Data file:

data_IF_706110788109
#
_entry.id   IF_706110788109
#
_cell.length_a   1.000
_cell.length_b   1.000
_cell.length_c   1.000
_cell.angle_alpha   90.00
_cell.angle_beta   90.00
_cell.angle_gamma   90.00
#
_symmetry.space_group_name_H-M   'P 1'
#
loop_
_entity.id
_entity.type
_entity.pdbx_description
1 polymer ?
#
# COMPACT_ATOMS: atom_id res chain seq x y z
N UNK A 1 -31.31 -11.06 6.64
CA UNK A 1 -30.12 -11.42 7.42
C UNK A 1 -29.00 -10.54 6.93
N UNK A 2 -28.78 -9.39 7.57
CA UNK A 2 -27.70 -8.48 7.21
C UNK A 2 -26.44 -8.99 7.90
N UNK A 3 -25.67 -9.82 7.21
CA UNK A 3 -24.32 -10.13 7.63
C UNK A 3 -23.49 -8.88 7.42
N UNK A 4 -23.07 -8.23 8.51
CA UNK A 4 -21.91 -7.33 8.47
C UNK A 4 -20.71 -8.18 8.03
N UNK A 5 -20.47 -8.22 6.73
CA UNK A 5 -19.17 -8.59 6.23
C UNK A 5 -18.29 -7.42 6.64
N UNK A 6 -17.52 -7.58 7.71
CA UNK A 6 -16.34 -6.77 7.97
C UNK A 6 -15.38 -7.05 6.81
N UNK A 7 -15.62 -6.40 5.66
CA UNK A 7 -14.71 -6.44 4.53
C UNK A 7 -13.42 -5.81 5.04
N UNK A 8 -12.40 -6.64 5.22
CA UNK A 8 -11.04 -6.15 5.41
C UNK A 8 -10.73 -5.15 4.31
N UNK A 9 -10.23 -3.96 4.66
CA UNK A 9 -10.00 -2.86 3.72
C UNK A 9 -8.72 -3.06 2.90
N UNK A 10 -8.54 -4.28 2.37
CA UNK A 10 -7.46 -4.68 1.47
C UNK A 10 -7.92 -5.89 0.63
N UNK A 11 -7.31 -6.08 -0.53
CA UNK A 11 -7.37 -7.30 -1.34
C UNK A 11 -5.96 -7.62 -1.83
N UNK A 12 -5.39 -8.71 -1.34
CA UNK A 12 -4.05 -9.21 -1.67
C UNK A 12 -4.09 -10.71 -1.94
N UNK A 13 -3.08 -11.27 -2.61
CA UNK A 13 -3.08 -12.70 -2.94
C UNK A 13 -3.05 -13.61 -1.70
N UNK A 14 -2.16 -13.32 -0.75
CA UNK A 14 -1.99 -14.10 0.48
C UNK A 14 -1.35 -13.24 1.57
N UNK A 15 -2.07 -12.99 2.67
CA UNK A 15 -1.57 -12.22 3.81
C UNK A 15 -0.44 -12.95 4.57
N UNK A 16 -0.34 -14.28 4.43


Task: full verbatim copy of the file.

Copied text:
data_IF_706110788109
#
_entry.id   IF_706110788109
#
_cell.length_a   1.000
_cell.length_b   1.000
_cell.length_c   1.000
_cell.angle_alpha   90.00
_cell.angle_beta   90.00
_cell.angle_gamma   90.00
#
_symmetry.space_group_name_H-M   'P 1'
#
loop_
_entity.id
_entity.type
_entity.pdbx_description
1 polymer ?
#
# COMPACT_ATOMS: atom_id res chain seq x y z
N UNK A 1 -31.31 -11.06 6.64
CA UNK A 1 -30.12 -11.42 7.42
C UNK A 1 -29.00 -10.54 6.93
N UNK A 2 -28.78 -9.39 7.57
CA UNK A 2 -27.70 -8.48 7.21
C UNK A 2 -26.44 -8.99 7.90
N UNK A 3 -25.67 -9.82 7.21
CA UNK A 3 -24.32 -10.13 7.63
C UNK A 3 -23.49 -8.88 7.42
N UNK A 4 -23.07 -8.23 8.51
CA UNK A 4 -21.91 -7.33 8.47
C UNK A 4 -20.71 -8.18 8.03
N UNK A 5 -20.47 -8.22 6.73
CA UNK A 5 -19.17 -8.59 6.23
C UNK A 5 -18.29 -7.42 6.64
N UNK A 6 -17.52 -7.58 7.71
CA UNK A 6 -16.34 -6.77 7.97
C UNK A 6 -15.38 -7.05 6.81
N UNK A 7 -15.62 -6.40 5.66
CA UNK A 7 -14.71 -6.44 4.53
C UNK A 7 -13.42 -5.81 5.04
N UNK A 8 -12.40 -6.64 5.22
CA UNK A 8 -11.04 -6.15 5.41
C UNK A 8 -10.73 -5.15 4.31
N UNK A 9 -10.23 -3.96 4.66
CA UNK A 9 -10.00 -2.86 3.72
C UNK A 9 -8.72 -3.06 2.90
N UNK A 10 -8.54 -4.28 2.37
CA UNK A 10 -7.46 -4.68 1.47
C UNK A 10 -7.92 -5.89 0.63
N UNK A 11 -7.31 -6.08 -0.53
CA UNK A 11 -7.37 -7.30 -1.34
C UNK A 11 -5.96 -7.62 -1.83
N UNK A 12 -5.39 -8.71 -1.34
CA UNK A 12 -4.05 -9.21 -1.67
C UNK A 12 -4.09 -10.71 -1.94
N UNK A 13 -3.08 -11.27 -2.61
CA UNK A 13 -3.08 -12.70 -2.94
C UNK A 13 -3.05 -13.61 -1.70
N UNK A 14 -2.16 -13.32 -0.75
CA UNK A 14 -1.99 -14.10 0.48
C UNK A 14 -1.35 -13.24 1.57
N UNK A 15 -2.07 -12.99 2.67
CA UNK A 15 -1.57 -12.22 3.81
C UNK A 15 -0.44 -12.95 4.57
N UNK A 16 -0.34 -14.28 4.43